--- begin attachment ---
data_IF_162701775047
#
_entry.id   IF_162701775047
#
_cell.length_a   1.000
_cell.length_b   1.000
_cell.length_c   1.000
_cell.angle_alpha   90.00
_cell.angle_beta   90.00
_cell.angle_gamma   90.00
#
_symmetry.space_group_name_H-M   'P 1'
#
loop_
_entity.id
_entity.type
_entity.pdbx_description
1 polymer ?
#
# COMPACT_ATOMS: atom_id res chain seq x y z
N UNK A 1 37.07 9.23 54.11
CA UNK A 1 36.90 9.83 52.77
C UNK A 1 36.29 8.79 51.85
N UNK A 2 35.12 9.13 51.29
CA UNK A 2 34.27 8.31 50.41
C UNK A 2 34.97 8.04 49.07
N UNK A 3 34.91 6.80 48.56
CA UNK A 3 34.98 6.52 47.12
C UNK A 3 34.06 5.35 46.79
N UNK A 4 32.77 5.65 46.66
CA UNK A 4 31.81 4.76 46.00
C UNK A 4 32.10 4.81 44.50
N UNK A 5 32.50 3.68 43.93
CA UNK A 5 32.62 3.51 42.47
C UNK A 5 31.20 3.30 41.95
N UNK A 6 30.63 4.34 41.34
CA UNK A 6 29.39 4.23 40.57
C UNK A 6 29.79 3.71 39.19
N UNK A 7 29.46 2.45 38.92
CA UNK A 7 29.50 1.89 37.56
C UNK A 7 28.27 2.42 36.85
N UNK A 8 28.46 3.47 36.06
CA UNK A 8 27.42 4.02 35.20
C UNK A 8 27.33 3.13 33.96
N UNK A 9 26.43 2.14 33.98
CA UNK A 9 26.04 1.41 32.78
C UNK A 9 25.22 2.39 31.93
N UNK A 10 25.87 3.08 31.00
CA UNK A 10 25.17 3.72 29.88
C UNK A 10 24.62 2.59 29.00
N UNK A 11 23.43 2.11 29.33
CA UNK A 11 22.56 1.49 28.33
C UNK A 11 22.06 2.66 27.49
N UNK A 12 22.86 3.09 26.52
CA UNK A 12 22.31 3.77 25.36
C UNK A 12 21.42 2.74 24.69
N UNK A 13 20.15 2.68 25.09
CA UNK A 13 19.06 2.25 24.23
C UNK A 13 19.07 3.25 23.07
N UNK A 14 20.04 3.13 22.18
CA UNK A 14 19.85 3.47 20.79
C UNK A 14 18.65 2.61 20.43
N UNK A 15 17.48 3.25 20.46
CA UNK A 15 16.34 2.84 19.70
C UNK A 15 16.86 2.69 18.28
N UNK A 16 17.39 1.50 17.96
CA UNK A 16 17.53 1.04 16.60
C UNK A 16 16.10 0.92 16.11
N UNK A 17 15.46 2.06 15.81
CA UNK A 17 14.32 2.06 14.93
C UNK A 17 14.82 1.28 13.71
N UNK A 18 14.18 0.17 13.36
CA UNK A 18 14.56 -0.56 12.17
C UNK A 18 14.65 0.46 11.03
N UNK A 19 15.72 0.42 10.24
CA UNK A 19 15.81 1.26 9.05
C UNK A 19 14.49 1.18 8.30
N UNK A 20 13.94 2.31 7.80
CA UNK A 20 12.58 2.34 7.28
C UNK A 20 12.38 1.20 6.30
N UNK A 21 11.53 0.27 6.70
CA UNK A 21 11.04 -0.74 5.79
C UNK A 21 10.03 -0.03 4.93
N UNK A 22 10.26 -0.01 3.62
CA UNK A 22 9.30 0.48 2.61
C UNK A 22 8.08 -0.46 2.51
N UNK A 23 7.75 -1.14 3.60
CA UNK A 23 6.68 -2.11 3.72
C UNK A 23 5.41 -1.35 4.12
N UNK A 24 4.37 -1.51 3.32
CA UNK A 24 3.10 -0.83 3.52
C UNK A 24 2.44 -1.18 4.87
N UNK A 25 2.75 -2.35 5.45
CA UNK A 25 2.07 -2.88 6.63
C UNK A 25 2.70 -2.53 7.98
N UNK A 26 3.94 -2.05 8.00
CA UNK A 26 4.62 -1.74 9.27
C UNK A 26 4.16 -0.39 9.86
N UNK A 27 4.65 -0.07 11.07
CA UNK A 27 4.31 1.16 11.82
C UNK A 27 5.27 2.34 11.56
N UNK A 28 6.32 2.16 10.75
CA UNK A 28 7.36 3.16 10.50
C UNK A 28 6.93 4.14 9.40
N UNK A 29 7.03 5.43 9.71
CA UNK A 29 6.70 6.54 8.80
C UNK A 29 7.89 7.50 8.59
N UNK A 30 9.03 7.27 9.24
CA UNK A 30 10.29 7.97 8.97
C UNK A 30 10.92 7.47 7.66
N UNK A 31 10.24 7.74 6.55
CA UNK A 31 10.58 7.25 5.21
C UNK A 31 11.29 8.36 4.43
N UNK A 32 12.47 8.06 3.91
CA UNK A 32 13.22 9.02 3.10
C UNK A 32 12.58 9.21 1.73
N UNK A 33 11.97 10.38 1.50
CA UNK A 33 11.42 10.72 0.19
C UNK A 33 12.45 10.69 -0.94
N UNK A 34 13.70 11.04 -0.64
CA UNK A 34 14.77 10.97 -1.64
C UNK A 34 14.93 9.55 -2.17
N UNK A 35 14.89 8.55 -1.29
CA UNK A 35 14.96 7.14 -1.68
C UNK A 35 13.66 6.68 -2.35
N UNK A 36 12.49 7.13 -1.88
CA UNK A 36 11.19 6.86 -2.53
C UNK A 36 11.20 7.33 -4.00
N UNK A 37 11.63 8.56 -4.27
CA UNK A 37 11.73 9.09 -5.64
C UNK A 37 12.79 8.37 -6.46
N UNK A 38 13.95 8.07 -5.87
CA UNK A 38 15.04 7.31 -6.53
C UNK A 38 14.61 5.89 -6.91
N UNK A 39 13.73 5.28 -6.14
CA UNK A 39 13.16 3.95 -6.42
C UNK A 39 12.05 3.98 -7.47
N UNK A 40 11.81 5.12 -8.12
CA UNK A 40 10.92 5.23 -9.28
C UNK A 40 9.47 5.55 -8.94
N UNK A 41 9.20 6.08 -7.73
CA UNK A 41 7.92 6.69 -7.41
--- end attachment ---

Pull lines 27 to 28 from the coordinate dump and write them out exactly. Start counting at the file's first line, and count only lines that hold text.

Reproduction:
N UNK A 3 34.91 6.80 48.56
CA UNK A 3 34.98 6.52 47.12